web analytics
The Standard

Hard times & demographics

Written By: - Date published: 10:57 am, November 9th, 2012 - 13 comments
Categories: activism, housing, jobs, mana, unemployment - Tags: , ,

The crises in housing and unemployment are hitting some demographic groups harder than others.  There are worrying trends of increasing marginalisation and struggle for some demographic groups. Meanwhile other groups that were previously less vulnerable, are struggling.  There has been a significant worsening in employment for men, which probably is due to there being fewer secure, well-paid, full time jobs available.

At the same time, the struggle over affordable housing, and the dismantling of state housing, seems to be impacting most on the high proportion of women, Maori and Pasifika people that are on low incomes.

A closer look at the latest Household Labour Force Survey (pdf) shows some worrying underlying trends.  In recent quarters women have had a higher increase in their unemployment rate.  In the September Quarter, while there was a rise in unemployment for both men and women, the biggest rise in unemployment was amongst men, with self-employed men being particularly hard hit.

Most of this increase came from the number of unemployed men, which rose 10,000 (up 12.2 percent) to 91,000. The number of unemployed women rose 3,000 (up 3.6 percent) to 84,000.

According to statistics that are not seasonally adjusted, older people have also been hit hardest, with an increase in unemployment amongst those aged 50-54 (up 4,000) and 60-64 (up 3000). There are also worsening trends in employment for 45-49 year olds.

This does not mean good news for young people, just that their unemployment statistics have remained flat over the last quarter.  However, there has been a slight increase in the unemployment (or NEET*) rate amongst women (*Not in Employment Education or Training).

Auckland has been quite hard hit by the increase in unemployment, especially amongst men.  In contrast there was a decrease in unemployment and rise in employment in Canterbur.  This was partly due gender differences in choice of jobs. In Canterbury,

The total increase in employment reflected a statistically significant 9,000 rise in the professional scientific, technical services, administrative, and support services industry group. Most of this rise was from the professional, scientific, and technical services industries.

The number of men and women employed in Canterbury both increased. For women the rise in employment was mostly in the professional, scientific, technical services, administrative, and support services industry group. For men the rise in employment was in that industry group, but also in the construction industry.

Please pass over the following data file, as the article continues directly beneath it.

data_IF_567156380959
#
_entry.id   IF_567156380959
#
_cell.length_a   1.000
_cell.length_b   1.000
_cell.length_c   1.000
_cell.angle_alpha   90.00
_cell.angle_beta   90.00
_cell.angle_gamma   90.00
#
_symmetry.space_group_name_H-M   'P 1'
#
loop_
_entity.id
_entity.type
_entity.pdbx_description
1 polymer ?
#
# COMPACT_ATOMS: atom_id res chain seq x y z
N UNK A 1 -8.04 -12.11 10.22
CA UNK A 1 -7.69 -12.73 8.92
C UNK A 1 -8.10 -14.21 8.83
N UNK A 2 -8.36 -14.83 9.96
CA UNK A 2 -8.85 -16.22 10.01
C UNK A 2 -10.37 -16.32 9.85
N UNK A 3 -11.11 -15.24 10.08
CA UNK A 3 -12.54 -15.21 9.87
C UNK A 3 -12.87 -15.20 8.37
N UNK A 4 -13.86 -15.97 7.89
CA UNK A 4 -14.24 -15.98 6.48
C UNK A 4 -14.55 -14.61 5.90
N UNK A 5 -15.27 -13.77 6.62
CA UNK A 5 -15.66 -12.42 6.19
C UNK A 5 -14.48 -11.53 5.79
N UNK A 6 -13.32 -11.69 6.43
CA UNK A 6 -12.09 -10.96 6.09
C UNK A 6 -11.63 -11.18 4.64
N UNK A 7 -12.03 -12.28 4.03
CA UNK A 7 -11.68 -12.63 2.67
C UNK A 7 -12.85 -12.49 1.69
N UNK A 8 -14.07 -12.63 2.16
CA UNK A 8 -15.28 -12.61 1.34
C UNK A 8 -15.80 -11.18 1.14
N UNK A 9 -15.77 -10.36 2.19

In general, the wholesale industry lost 12,700 workers (male and female) over the year. Women’s employment increased significantly in the retail trade, and also in accomodation and food service indusutries.

Women tend to do more part time, casual and low paid work than men.  So a shift towards worsening employment statistics for men, probably is a result of a decrease in well-paid, full-time work. The labour force participation rate (that includes employed and unemployed people) rose, with most of this being due to more women looking for work. This is probably a reflection of the fact that more households are struggling to make ends meet.

Nowhere is this more evident than in the impact of the decrease in the amount of affordable housing.  Part of the struggle around this, is to stop the government removing state housing, and/or shifting state housing to marginal and undesirable areas.  Last night a group (largely made up of women) continued their protest against the removal of state housing in Glen Innes, undeterred by the wet weather.  These protesters are staunch, and the indication is that they include a significant proportion of women, Maori and Pasifika people:

Many were back, including Maxine Ngata who claimed she was helping move an elderly woman out of the way when she was arrested.

“An officer hooked his arm around my neck from behind but I managed to get away. I ran up the road and he shouted to two men to ‘get her’.

“My arm was twisted behind my back, they tried to push me to the ground but couldn’t.”

She’s upset that her home will be taken from underneath her family, which will move to Henderson.

“My dad’s been a minister at the Tongan Methodist Church for 26 years. He was basically told to find another one in Henderson.”